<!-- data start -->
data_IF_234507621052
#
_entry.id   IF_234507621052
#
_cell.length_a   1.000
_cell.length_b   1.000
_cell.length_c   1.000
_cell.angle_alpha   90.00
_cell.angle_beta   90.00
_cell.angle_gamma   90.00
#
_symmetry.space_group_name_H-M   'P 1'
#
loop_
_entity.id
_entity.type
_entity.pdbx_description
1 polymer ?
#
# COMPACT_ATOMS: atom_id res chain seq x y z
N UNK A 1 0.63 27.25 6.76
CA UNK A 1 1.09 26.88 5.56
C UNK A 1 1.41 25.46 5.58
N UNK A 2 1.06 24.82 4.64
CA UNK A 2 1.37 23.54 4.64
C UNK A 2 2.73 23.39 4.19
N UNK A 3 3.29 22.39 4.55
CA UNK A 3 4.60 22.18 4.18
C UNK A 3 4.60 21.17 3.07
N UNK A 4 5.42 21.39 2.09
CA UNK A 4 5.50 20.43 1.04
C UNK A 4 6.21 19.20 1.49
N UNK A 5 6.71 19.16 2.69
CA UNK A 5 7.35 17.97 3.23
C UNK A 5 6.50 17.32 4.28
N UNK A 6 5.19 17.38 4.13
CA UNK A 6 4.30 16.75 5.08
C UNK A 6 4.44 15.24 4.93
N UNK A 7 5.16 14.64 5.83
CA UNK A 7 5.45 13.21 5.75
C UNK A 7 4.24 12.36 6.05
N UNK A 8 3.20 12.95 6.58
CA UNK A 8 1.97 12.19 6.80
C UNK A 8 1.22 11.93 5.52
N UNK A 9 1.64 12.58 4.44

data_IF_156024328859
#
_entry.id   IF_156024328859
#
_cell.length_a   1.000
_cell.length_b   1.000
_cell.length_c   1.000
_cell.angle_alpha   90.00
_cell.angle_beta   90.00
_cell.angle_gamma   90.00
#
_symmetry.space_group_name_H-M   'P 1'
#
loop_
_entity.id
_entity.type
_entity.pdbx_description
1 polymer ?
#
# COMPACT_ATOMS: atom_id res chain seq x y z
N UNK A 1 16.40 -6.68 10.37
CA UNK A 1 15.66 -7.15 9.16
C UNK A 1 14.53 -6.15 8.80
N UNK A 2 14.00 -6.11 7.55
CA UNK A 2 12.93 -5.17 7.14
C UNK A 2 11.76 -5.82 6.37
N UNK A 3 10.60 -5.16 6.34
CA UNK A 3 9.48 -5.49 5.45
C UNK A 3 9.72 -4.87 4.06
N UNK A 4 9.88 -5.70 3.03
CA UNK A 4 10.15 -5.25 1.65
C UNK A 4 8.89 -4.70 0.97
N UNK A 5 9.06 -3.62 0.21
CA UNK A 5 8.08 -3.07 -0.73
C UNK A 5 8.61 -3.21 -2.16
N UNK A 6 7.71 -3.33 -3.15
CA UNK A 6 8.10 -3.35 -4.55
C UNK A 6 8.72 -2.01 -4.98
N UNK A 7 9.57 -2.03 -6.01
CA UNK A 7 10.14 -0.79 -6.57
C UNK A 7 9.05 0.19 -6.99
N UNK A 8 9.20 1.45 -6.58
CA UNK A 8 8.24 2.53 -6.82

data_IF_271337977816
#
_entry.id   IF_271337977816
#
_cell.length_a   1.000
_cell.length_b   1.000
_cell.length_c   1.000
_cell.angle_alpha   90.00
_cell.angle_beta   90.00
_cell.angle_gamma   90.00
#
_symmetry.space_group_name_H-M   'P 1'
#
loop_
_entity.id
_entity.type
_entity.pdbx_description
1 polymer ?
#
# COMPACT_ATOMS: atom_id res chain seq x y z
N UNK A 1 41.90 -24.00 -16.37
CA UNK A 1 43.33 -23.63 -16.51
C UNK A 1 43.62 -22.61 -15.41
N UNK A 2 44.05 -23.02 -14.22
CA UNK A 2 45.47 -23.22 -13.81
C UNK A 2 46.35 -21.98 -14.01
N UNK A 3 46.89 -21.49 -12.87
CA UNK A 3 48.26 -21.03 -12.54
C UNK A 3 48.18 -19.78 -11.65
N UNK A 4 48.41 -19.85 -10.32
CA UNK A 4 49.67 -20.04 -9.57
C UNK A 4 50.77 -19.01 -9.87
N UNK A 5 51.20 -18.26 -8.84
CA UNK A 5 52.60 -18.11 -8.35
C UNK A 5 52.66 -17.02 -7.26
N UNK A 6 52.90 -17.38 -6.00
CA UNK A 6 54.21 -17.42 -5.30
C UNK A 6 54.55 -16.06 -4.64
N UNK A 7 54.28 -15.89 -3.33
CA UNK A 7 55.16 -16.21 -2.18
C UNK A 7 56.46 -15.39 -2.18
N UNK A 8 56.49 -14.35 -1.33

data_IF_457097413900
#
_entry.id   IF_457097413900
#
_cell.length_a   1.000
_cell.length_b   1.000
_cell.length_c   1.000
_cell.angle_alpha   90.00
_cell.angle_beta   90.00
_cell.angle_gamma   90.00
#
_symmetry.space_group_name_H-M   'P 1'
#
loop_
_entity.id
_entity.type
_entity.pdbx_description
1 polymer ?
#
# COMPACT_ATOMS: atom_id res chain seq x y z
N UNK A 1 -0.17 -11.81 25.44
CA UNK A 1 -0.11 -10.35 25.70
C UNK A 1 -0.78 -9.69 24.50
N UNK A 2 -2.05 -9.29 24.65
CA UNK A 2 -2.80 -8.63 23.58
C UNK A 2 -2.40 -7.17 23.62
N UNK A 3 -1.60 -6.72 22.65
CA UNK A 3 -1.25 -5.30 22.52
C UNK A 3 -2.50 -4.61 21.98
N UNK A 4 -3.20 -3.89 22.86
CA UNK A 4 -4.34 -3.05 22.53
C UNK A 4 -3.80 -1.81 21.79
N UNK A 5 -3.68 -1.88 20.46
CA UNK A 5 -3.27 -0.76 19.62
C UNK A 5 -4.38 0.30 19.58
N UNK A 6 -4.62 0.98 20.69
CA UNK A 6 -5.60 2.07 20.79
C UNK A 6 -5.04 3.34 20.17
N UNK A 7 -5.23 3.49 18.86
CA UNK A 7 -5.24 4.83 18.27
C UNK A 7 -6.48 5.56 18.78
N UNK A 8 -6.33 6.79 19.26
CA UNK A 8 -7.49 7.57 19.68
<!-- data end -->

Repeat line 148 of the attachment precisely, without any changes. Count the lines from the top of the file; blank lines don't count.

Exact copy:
1 polymer ?